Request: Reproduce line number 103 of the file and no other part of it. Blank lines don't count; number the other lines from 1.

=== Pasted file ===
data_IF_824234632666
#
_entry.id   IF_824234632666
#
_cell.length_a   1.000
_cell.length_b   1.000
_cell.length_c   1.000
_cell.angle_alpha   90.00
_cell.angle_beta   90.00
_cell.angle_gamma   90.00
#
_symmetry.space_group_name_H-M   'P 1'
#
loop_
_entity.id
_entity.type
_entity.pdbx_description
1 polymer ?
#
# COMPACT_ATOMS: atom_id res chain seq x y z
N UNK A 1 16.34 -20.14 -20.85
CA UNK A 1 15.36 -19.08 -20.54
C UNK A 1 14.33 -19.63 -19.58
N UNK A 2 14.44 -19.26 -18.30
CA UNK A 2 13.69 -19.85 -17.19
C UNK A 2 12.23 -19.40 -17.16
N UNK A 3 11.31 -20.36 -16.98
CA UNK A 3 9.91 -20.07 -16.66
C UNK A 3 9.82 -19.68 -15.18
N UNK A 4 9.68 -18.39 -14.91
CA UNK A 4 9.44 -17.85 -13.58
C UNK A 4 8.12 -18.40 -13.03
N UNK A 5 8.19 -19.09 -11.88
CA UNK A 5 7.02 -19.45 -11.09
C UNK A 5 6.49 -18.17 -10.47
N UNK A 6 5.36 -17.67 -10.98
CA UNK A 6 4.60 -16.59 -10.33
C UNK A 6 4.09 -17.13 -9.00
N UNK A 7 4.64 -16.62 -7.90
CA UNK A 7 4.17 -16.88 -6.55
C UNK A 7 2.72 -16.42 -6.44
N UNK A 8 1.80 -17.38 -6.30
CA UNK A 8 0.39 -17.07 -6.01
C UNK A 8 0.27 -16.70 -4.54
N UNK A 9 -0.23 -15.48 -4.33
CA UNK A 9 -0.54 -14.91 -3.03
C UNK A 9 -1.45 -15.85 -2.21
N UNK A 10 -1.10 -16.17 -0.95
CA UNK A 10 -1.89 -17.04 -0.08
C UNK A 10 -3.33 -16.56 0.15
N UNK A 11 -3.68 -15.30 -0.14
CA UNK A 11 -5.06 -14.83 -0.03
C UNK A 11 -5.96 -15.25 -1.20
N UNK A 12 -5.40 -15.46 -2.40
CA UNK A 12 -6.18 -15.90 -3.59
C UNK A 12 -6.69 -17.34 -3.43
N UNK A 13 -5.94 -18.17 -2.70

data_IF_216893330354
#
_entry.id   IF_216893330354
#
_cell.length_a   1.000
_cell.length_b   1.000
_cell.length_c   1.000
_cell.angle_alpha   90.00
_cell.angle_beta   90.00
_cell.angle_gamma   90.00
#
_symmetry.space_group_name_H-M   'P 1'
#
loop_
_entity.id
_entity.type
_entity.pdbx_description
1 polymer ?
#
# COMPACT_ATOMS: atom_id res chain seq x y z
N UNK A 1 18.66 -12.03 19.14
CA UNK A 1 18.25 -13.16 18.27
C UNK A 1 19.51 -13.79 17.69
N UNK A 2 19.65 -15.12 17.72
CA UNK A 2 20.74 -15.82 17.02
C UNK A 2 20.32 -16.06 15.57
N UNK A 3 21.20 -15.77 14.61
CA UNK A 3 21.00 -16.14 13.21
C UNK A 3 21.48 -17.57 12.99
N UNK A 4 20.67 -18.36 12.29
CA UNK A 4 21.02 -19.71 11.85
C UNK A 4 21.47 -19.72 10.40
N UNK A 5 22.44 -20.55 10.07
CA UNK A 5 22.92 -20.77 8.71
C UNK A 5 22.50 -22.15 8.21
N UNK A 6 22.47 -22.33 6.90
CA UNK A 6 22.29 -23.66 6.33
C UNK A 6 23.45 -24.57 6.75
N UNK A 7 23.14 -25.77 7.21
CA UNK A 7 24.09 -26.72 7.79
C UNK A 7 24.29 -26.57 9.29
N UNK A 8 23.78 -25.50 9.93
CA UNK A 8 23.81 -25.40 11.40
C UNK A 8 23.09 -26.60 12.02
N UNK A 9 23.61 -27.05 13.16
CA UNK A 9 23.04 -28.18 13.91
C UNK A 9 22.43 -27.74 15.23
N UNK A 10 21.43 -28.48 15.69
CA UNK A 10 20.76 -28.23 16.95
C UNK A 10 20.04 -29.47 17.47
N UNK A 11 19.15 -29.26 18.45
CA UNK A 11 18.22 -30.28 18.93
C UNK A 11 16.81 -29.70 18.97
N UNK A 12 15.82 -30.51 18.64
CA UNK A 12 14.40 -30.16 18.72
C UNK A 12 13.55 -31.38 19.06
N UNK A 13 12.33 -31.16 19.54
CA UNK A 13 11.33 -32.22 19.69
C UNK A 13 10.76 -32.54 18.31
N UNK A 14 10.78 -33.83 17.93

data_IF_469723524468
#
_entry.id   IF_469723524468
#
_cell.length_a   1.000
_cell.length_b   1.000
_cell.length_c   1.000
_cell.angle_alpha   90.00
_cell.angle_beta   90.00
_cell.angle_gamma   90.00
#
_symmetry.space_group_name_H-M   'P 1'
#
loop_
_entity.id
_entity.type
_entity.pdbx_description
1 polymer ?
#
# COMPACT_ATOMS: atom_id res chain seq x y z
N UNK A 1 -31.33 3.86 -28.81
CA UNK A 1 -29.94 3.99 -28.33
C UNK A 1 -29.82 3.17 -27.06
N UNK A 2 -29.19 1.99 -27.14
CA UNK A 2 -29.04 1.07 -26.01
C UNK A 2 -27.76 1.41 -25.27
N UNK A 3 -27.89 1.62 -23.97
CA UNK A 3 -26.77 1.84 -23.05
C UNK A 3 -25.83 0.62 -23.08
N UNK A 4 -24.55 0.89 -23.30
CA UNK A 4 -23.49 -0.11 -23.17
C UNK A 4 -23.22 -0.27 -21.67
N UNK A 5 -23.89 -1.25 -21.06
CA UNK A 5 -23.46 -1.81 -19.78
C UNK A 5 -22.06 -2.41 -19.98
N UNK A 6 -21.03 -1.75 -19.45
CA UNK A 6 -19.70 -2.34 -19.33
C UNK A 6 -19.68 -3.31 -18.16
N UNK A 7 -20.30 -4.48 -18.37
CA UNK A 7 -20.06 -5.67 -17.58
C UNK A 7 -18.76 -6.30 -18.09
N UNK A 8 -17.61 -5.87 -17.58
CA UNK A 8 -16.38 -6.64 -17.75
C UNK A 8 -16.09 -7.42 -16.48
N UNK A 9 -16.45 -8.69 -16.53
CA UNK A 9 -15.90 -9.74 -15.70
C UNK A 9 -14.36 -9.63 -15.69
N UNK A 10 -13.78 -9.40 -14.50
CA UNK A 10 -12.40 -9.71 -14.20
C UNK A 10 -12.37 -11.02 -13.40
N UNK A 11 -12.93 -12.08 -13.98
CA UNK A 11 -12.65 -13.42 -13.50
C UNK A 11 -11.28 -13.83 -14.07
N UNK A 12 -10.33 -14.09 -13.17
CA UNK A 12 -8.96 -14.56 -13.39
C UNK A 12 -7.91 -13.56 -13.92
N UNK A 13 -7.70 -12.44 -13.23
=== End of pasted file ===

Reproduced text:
CA UNK A 9 23.04 -28.18 13.91